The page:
RBI Repo Rate

At its meeting on December 8, 2023, the Monetary Policy Committee (MPC) decided to maintain the policy repo rate at 6.50 percent under the liquidity adjustment facility (LAF). Additionally, the standing deposit facility (SDF) rate remained unchanged at 6.25 percent, while the marginal standing facility (MSF) rate and the Bank Rate were held steady at 6.75 percent.

The MPC noted that the global economy was experiencing varying degrees of slowdown across different countries. Inflation, though receding, still lingered above the target, with underlying inflationary pressures showing resilience. Positive changes have occurred since the previous MPC meeting, including lower sovereign bond yields, a weaker US dollar, and stronger global equity markets. However, emerging market economies continued to grapple with volatile capital flows.

On the domestic front, the economy demonstrated resilience. In Q2-FY24, the real gross domestic product (GDP) grew by 7.6 percent year-on-year, bolstered by robust investment and government spending, which offset the impact of reduced external demand. The gross value added (GVA) in Q2-FY24 increased by 7.4 percent, driven by vibrant manufacturing and construction sectors.

The MPC also anticipated a brighter outlook for household consumption, supported by ongoing growth in manufacturing, construction, and gradual recovery in the rural sector. Healthy financial positions of banks and corporations, normalized supply chains, improved business sentiment, and increased capital expenditure from both public and private sectors were expected to boost investment. Exports were also anticipated to improve, alleviating some of the pressure from external demand. Nevertheless, geopolitical uncertainties, financial market volatility, and geopolitical fragmentation posed risks to the outlook.

Considering all these factors, the MPC projected real GDP growth of 7.0 percent for 2023-24, with Q3 at 6.5 percent and Q4 at 6.0 percent. For Q1-FY25, growth was forecasted at 6.7 percent, Q2 at 6.5 percent, and Q3 at 6.4 percent. The risks to this projection were considered evenly balanced.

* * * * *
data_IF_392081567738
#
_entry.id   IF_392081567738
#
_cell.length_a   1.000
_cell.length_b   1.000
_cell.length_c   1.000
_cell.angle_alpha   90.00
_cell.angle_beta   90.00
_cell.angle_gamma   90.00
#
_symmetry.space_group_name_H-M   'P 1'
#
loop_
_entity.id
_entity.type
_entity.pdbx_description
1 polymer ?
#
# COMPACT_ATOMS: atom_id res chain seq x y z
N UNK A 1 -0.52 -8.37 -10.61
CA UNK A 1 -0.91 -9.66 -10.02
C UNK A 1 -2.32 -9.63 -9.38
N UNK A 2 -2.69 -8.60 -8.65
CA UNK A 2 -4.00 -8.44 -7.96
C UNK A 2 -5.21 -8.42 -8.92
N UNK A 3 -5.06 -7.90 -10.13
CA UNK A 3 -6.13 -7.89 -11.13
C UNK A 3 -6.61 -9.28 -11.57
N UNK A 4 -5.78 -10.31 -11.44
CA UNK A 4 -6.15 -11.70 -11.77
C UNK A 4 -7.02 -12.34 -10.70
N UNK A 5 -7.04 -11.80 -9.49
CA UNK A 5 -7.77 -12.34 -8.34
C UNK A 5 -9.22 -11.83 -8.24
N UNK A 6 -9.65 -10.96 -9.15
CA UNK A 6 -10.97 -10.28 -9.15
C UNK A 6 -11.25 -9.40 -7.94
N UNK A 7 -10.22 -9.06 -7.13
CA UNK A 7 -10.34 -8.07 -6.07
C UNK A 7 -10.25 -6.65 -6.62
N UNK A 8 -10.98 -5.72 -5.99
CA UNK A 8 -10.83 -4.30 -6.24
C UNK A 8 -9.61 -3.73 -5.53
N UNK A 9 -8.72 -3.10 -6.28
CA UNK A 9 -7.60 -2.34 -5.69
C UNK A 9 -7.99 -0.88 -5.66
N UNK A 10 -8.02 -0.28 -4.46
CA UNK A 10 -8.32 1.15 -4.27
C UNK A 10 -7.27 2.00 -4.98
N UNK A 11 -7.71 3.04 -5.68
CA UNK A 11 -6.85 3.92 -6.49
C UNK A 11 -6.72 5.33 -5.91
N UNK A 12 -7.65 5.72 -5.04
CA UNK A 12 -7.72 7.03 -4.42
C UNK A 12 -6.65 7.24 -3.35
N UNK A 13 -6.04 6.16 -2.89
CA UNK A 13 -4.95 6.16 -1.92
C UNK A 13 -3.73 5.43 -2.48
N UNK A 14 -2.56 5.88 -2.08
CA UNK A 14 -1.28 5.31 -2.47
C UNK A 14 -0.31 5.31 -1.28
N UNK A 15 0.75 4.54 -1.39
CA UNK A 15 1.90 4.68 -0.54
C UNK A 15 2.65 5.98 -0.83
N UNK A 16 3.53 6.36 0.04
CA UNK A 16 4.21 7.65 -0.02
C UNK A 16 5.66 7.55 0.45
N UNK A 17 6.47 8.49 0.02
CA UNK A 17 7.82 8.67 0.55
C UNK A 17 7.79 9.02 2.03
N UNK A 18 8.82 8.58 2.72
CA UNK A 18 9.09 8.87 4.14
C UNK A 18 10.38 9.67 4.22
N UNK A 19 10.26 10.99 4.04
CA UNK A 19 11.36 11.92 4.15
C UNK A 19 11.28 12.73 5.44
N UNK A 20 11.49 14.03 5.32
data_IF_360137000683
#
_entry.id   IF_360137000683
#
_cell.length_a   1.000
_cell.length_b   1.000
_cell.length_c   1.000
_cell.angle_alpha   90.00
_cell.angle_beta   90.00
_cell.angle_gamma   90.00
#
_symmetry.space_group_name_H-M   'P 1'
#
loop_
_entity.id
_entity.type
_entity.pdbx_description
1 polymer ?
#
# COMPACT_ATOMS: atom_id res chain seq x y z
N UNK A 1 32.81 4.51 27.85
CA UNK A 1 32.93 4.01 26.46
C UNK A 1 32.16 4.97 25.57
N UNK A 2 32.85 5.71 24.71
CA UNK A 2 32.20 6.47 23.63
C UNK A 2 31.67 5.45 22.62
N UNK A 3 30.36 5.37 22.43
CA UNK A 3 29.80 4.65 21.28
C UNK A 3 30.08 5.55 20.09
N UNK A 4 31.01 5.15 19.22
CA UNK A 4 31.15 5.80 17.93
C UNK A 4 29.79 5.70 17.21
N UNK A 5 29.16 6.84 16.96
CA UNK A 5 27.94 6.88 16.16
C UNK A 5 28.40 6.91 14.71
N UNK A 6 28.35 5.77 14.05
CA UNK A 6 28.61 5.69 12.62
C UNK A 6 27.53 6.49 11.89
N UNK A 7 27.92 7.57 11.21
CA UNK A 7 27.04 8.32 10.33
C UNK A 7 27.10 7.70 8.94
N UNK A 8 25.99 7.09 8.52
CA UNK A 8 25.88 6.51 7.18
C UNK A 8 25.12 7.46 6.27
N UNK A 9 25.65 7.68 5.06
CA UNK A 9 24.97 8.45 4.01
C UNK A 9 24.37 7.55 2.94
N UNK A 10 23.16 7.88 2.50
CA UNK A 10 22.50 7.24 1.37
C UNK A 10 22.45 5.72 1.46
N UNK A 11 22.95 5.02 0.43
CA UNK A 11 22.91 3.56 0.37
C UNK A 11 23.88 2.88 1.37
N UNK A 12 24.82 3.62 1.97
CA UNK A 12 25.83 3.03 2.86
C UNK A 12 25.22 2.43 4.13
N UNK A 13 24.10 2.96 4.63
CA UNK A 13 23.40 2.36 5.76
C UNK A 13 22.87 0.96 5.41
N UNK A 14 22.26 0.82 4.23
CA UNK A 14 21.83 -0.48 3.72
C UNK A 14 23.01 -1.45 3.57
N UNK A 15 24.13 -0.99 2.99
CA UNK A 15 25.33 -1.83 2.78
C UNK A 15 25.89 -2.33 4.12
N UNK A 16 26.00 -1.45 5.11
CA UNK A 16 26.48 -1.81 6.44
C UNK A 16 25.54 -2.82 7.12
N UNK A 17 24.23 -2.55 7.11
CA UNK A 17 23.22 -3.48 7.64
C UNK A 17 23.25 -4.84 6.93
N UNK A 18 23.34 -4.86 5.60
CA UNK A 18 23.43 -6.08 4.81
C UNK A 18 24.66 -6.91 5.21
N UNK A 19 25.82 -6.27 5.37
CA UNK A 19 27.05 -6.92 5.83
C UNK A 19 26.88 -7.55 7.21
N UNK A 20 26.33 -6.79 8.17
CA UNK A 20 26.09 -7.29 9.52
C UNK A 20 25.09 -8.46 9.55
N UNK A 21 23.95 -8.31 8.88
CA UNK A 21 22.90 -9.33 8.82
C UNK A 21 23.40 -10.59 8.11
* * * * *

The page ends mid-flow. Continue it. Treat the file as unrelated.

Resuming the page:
The Reserve Bank of India (RBI) cautioned that uncertainties in food prices and unfavorable base effects might lead to an increase in headline inflation in November-December. The progress of Kharif harvest arrivals, Rabi sowing, and El Niño weather conditions needed monitoring, while crude oil prices remained volatile. Early results from RBI’s enterprise surveys indicated softer growth in input costs and selling prices for manufacturing firms in Q4 compared to the previous quarter. However, price pressures persisted for services and infrastructure firms. Taking these factors into account, CPI inflation was projected at 5.4 percent for 2023-24, with Q3 at 5.6 percent and Q4 at 5.2 percent. Assuming a normal monsoon in the following year, CPI inflation for Q1-FY25 was estimated at 5.2 percent, Q2 at 4.0 percent, and Q3 at 4.7 percent. The risks to this inflation projection were also evenly balanced.

The MPC recognized that recurring food price shocks were hindering the ongoing disinflation process. While core disinflation remained steady, indicating the impact of past monetary policy actions, headline inflation remained volatile, potentially affecting inflation expectations. The unpredictability of domestic food inflation, coupled with fluctuations in crude oil prices and financial markets in the uncertain global environment, posed risks to the inflation outlook. The MPC emphasized the need to sustain the disinflationary path.

Given that the cumulative policy repo rate hike was still filtering through the economy, the MPC chose to maintain the current policy repo rate at 6.50 percent during this meeting. However, they expressed readiness to implement appropriate and timely policy actions if the situation demanded. Monetary policy would continue to prioritize disinflation to anchor inflation expectations and facilitate full transmission. The MPC remained committed to aligning inflation with the target and focusing on withdrawing accommodation to gradually bring inflation in line while supporting economic growth.

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